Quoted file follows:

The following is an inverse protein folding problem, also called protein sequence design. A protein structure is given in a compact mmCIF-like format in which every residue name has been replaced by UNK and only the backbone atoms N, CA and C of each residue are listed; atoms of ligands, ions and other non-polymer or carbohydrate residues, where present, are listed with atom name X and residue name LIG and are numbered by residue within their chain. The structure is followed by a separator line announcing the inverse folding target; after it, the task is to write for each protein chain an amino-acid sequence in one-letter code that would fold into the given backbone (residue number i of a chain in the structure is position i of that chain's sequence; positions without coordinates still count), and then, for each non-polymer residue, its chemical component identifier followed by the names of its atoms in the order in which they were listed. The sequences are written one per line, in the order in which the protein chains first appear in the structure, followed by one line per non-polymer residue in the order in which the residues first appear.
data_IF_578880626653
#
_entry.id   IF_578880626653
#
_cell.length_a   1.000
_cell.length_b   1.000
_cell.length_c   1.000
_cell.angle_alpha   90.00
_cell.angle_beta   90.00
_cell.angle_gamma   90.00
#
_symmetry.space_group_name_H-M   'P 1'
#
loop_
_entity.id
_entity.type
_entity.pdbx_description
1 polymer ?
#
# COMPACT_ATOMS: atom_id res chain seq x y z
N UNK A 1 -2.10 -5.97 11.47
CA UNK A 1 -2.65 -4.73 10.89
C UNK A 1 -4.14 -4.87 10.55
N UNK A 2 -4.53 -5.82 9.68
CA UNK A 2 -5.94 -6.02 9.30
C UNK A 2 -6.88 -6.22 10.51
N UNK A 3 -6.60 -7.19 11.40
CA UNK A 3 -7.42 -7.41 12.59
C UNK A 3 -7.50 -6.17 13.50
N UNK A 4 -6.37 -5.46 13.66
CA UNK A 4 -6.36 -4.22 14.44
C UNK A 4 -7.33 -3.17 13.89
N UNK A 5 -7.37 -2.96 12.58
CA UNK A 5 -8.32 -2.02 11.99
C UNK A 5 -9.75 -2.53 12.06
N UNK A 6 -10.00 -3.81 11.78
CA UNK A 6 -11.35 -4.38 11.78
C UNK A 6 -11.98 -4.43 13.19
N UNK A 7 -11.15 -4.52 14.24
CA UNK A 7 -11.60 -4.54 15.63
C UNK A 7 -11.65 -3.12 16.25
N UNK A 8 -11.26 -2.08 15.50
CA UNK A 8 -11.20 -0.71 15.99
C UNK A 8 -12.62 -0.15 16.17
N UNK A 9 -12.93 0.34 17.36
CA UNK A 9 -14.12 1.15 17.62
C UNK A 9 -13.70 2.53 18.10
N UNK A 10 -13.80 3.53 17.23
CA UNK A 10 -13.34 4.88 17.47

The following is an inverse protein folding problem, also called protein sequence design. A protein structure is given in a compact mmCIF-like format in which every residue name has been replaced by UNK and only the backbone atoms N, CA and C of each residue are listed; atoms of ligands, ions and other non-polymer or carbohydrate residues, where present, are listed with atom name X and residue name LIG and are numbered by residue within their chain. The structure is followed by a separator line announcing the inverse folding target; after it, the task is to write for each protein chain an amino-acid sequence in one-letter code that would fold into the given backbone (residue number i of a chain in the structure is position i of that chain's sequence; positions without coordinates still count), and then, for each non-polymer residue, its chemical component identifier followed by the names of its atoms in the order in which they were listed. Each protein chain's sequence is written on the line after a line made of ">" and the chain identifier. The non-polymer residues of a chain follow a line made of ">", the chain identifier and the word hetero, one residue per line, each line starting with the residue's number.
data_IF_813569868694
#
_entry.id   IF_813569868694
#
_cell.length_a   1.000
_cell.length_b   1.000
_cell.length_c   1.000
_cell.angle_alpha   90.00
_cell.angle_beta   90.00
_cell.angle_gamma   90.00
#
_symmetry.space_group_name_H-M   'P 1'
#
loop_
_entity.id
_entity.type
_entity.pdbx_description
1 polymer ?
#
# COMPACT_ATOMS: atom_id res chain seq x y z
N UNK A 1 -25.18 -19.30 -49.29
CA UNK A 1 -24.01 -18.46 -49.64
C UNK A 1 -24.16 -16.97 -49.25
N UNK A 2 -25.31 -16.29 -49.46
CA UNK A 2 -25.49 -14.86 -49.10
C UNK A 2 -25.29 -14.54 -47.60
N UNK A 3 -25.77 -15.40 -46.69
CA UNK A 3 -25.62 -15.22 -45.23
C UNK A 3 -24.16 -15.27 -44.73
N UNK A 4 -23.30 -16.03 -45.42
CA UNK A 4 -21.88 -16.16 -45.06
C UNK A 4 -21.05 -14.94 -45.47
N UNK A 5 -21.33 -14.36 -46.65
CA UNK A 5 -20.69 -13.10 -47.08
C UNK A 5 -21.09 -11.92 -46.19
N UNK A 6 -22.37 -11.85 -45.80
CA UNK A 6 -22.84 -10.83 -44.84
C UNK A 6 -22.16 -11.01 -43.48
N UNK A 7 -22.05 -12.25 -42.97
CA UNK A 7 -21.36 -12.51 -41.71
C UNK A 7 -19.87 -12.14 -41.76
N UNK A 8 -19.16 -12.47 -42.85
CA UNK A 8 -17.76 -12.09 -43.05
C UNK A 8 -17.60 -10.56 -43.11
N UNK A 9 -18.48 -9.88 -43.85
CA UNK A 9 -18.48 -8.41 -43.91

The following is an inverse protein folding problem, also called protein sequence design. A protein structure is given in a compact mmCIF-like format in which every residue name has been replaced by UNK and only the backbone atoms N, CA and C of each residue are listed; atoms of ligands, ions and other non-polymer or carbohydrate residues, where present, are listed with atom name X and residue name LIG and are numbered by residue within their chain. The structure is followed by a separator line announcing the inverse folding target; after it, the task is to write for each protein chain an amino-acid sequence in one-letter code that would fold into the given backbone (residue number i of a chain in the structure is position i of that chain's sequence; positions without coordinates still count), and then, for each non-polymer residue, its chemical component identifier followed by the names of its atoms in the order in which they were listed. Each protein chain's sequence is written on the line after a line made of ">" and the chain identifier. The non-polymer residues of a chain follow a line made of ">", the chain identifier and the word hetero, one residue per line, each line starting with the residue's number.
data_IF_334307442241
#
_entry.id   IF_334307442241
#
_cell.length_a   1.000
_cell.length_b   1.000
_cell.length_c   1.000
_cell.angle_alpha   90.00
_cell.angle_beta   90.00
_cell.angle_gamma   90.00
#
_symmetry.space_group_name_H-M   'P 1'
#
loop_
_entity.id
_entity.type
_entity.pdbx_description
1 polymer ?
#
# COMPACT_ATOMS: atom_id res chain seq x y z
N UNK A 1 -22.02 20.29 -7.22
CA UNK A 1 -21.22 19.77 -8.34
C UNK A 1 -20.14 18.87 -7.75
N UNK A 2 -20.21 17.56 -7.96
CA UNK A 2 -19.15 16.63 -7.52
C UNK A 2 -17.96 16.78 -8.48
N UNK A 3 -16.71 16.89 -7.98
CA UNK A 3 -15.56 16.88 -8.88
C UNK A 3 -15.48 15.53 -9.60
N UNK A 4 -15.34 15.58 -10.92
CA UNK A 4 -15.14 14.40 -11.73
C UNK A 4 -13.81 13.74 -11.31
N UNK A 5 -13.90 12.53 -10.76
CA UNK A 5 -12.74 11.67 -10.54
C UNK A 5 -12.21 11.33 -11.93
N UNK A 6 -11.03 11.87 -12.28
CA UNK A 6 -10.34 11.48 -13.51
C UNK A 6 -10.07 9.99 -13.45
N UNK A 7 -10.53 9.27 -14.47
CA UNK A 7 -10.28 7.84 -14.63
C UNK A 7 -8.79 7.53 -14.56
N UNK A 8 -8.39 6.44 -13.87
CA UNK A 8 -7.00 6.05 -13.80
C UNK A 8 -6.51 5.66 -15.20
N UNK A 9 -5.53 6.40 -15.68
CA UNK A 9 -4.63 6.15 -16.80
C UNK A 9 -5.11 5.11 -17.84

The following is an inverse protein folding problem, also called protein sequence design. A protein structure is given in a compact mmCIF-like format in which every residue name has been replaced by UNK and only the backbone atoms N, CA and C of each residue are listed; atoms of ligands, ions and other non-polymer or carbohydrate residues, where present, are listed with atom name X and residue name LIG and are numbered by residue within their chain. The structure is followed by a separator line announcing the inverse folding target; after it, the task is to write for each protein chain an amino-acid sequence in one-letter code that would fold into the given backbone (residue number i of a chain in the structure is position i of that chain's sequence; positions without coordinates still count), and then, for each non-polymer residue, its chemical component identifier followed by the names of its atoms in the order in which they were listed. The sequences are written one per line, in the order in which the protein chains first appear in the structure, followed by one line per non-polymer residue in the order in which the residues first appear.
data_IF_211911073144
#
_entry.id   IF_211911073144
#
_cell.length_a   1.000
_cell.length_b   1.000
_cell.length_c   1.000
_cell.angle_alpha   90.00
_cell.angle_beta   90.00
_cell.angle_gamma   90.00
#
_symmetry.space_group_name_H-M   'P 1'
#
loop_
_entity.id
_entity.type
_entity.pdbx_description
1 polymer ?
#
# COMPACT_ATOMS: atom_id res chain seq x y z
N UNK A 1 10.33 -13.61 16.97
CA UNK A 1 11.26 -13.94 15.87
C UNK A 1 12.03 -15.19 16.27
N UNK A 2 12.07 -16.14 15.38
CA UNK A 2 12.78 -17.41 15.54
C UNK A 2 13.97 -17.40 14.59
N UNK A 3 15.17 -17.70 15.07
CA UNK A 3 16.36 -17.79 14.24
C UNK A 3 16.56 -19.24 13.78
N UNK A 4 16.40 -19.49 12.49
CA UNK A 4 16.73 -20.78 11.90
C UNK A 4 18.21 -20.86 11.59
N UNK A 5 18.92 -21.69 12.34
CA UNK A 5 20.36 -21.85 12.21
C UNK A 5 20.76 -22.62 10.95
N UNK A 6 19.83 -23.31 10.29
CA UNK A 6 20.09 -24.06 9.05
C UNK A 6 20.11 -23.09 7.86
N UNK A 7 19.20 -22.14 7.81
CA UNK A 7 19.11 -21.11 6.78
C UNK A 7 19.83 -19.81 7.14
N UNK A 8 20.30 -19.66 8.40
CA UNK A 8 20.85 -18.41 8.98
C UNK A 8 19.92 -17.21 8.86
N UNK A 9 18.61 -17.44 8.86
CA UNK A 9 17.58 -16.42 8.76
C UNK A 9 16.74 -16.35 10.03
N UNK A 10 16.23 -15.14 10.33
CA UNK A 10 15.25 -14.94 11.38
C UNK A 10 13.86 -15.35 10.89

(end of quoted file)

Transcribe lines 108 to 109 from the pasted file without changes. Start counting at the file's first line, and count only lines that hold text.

_cell.angle_gamma   90.00
#